Press release from Framingham State University.
FRAMINGHAM – Three new exhibitions will be unveiled at Framingham State University’s Danforth Art Museum this summer, featuring the work of two contemporary photographers, highlights from the permanent collection, and a mixed-media exhibition focused on the intricacies of covering the body and the meaning held in garments.
On July 30, the museum will open Populuxe, featuring the work of contemporary photographers Sean Sullivan and Steven Duede, who explore the color, design, and popular luxury of the car and home in the postwar era.
Also on July 30, Highlights from the Permanent Collection will go on display,
featuring works from the early nineteenth century to today in all media with a focus on some of the favorites in the collection, including Charles Sprague Pearce’s A Village Funeral in Brittany.
In late August, the exhibit Dressed will open, featuring six contemporary artists who reference the intricacies of covering the body and the meaning held in garments such as the dress form. There is a particular emphasis on adorning the body and the gendering of handwork. Work by Catherine Bertulli (sculpture), Jodi Colella (mixed media fiber art), Merill Comeau (mixed media fiber art), Mia Cross (painting and sculpture), Nancy Grace Horton (photography and alternative processes), and Marky Kauffmann (alternative process photography).
“The opening of these new installations affirms the Museum’s mission,” said Museum Director Debra Petke. “We are happy to showcase significant works from the Permanent Collection that are visitor favorites, and exhibit a wide range of artwork by eight contemporary regional artists in Populuxe and Dressed.”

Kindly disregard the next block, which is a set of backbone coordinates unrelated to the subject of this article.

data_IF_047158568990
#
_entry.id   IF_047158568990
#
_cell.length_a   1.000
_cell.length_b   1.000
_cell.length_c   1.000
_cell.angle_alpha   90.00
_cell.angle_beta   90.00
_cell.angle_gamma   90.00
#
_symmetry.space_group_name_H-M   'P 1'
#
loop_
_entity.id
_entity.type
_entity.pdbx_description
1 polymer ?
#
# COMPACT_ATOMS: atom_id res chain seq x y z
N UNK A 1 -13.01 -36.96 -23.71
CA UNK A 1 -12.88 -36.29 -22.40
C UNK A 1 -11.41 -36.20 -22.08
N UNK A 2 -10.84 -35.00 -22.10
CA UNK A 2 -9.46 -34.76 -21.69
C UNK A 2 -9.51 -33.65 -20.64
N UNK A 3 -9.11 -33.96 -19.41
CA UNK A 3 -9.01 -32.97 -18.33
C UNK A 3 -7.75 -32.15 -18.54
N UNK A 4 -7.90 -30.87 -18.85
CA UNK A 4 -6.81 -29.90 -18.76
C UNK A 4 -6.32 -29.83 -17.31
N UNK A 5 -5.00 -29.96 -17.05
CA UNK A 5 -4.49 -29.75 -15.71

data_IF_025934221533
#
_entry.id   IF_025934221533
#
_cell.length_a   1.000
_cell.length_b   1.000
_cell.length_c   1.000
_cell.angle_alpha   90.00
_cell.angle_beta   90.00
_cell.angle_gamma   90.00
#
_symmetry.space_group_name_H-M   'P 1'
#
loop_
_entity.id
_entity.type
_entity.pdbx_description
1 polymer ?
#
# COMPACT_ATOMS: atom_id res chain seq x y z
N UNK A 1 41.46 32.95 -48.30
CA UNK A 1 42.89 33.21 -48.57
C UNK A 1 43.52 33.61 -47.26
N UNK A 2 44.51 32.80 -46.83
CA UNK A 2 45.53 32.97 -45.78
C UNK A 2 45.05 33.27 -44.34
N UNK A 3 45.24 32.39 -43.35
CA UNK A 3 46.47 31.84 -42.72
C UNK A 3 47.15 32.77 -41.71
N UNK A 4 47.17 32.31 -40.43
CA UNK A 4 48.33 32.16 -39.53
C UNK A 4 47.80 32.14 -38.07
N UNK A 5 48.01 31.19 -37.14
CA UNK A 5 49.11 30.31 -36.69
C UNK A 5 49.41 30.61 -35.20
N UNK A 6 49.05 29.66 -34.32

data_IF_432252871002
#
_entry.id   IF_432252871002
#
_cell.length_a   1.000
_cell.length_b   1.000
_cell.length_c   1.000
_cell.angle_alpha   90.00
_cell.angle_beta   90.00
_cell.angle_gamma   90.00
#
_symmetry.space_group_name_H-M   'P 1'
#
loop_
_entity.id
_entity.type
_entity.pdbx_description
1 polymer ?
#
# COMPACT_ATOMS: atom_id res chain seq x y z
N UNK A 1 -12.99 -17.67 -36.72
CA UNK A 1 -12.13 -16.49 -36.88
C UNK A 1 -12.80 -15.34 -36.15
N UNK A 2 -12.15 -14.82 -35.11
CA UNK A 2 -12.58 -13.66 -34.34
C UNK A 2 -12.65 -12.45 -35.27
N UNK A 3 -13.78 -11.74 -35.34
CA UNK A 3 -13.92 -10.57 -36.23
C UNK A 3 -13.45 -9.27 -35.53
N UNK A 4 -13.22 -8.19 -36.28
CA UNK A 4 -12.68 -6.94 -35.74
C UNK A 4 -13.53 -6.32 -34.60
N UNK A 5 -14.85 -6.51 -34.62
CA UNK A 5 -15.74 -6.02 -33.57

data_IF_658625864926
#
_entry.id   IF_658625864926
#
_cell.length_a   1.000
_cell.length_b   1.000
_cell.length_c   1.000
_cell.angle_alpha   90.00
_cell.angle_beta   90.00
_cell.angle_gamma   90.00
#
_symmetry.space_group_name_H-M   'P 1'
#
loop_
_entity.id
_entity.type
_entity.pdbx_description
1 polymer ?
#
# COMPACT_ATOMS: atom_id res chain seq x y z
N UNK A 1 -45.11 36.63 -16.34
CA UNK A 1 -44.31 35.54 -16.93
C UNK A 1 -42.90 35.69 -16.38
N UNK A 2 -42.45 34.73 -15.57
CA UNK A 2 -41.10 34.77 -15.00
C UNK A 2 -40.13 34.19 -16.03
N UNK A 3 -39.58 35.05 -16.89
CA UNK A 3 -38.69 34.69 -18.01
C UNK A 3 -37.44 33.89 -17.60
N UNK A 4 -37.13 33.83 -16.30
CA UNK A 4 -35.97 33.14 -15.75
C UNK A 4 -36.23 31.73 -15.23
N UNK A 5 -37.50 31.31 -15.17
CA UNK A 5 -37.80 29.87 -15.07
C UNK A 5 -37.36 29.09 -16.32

Populuxe (July 30-October 13) a term coined by design critic and historian Thomas Hine, merges popular and luxury to reference the over-the-top aesthetics of consumer products in the late 1950s to early 1960s. In this exhibition, two contemporary photographers reimagine the Populuxe vision. Sean Sullivan photographs classic cars, delineating them down to the most extraneous, yet eye-catching, details. Steven Duede photographs toy plastic houses stripped of their surroundings and hovering in space. His work evokes the disquieting idea that every house can be a home, but it can also be isolating and artificial, a feeling often applied to the postwar suburbs.
Highlights from the Permanent Collection (July 28-May 2020): Featuring works from the early nineteenth century to today in all media with a focus on some of the favorites in the collection, including Charles Sprague Pearce’s A Village Funeral in Brittany.
Dressed (August 31 st -December 29): To be dressed is to cover, adorn, or envelop the body in the guise we present to the outside world. To be dressed can be an exercise in simplicity, or an elaborate over-the-top performance. This exhibition presents the work of six contemporary artists working in a range of media whose works reference the intricacies of covering the body, and the meaning held in garments. Broadly addressing
materials, imagery, iconography, and memory, each artist experiments with the fluidity of form while acknowledging gendered constrictions placed on the body.